Dewolf said in a magazine interview. "It got kind of far out, culminating in a variety of sex acts. Dad also had an incredibly violent temper. He was into S&M and would beat his mistresses and shoot them full of drugs." His father used amphetamines and cocaine, DeWolf says, plus some hallucinogens. The women serving L. Ron Hubbard, says his son, "were very good at doing the dirty work, at running money or drugs back and forth. They were very good in any of the dirty tricks-department, because they had absolutely totally slavish devotion to L. Ron Hubbard.

When Crowley started Thelema, he told his followers he was to be a "demi-god", or half man, half god. Hubbard seems to have filled this role in Scientology.
 
 
REINCARNATION AND SPACE ALIENS

Crowley, like most occultists, believed in reincarnation. In fact recalling past lives was very important to his system of occultism.

"There is no more important task than the exploration of one's previous incarnations."  ( from Liber Thisarb)

Likewise in Scientology, recalling past lives is essential to ascending on the "Bridge to Total Freedom".


Crowley claims he made contact with a being called "Aiwaz" (I was), which probably a parody on the Judeo-Christian God , who called Himself "I Am", when he addressed Moses. One of Crowley's many self proclaimed successors, Kenneth Grant, claimed Aiwaz was actually a space alien, and turned his version of Crowley's Thelema into somewhat of a UFO cult, many of which sprang up around the time of Scientology. Crowley drew a picture of one of the demons he communicated with he called "Lam", and it does seem to look like a 50's era science fiction space alien.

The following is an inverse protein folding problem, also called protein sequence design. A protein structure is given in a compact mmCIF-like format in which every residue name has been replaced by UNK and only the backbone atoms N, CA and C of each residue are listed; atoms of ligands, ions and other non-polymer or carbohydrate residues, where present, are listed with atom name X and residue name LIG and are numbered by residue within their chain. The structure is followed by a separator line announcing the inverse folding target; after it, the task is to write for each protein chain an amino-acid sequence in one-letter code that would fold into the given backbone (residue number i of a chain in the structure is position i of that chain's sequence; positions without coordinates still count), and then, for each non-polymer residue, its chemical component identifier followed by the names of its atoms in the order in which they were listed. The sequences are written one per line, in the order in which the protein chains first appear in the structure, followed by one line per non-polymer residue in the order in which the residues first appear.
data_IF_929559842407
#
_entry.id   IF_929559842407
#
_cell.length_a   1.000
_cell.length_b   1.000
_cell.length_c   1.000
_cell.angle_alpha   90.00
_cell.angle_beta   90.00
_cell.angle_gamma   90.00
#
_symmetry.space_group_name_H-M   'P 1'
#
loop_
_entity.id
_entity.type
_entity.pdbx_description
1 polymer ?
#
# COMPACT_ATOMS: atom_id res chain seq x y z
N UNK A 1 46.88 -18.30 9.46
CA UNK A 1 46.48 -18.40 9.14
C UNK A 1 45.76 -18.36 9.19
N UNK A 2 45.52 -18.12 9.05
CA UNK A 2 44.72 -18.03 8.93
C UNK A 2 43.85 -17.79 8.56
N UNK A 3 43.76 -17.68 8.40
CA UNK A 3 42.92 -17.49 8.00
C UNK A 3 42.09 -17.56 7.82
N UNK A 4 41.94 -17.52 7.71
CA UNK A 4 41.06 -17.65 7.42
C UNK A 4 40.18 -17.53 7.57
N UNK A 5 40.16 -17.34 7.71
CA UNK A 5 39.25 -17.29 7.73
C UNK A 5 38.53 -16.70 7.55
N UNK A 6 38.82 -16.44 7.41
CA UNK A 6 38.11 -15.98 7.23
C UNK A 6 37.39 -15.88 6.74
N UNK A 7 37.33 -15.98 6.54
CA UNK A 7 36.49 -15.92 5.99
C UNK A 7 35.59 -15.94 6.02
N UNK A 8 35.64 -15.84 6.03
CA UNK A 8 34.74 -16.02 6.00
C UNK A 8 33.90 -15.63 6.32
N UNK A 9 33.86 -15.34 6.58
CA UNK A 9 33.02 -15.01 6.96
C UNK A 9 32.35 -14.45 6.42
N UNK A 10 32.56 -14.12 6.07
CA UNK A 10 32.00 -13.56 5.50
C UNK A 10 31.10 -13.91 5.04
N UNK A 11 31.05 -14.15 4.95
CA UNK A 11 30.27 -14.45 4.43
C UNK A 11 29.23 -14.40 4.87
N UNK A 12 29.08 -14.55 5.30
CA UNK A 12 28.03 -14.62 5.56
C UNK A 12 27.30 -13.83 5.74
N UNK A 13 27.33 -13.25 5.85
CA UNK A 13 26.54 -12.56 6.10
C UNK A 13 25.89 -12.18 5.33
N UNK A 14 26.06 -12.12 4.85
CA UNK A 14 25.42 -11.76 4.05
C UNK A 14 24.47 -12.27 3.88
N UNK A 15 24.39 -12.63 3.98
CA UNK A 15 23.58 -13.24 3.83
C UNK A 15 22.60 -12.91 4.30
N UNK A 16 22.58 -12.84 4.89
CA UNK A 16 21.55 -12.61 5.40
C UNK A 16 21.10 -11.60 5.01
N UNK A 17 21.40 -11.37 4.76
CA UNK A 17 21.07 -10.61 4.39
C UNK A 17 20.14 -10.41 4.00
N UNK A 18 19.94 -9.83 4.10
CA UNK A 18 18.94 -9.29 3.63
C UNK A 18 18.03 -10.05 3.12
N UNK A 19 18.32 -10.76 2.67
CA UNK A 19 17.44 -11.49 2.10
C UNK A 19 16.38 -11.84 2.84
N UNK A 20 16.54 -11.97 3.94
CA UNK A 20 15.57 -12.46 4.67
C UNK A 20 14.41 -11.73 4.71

Almost all Scientologists seem to "recall" past lives involving being space aliens long ago. 

So Scientology is very similar in thse to aspects as well!

CONCLUSION

How can someone who followed a man who called himself the Anti-Christ be the founder of a benevolent religion? How can Scientology be anything other than yet another Crowley inspred occult order?

Sources:

A Piece of Blue Sky by Jon Attack

The Occult: A History by Collin Wilson

The Bareface Messiah

The Family by Ed Sanders

The Equinox by Aleister Crowley

Moonchild by Alister Crowley.



FREE DOWNLOADS! READ THESE FREE BOOKS ABOUT DIANETICS, SCIENTOLOGY, and L.RON HUBBARD

You can download a free copy of the 3 different Ebooks "The Bare Faced Messiah", "The Scandal of Scientology" and "A Piece of Blue Sky" as simple text files. The Ebooks are in notepad which is included with Windows. Even people with Linux should be able to read them!  Download by clicking here:
     

No part of this website may be reproduced by any means in any way shape or form without express written consent of the owner. Some of the materials on this web site are copyrighted by others, and are made available here for educational purposes such as teaching, scholarship, and research FREE OF CHARGE.  Title 17, Ch. 1, Sec. 107 of the US Copyright law states that such Fair Use "is not an infringement of copyright"(click here to read it all).    Links to external web sites do not necessarily  constitute endorsements, but are provided as aids to research. NONE OF THESE MATERIALS ARE TO BE SOLD.  All HTML is Copyrighted by Uncommon Sense Media. .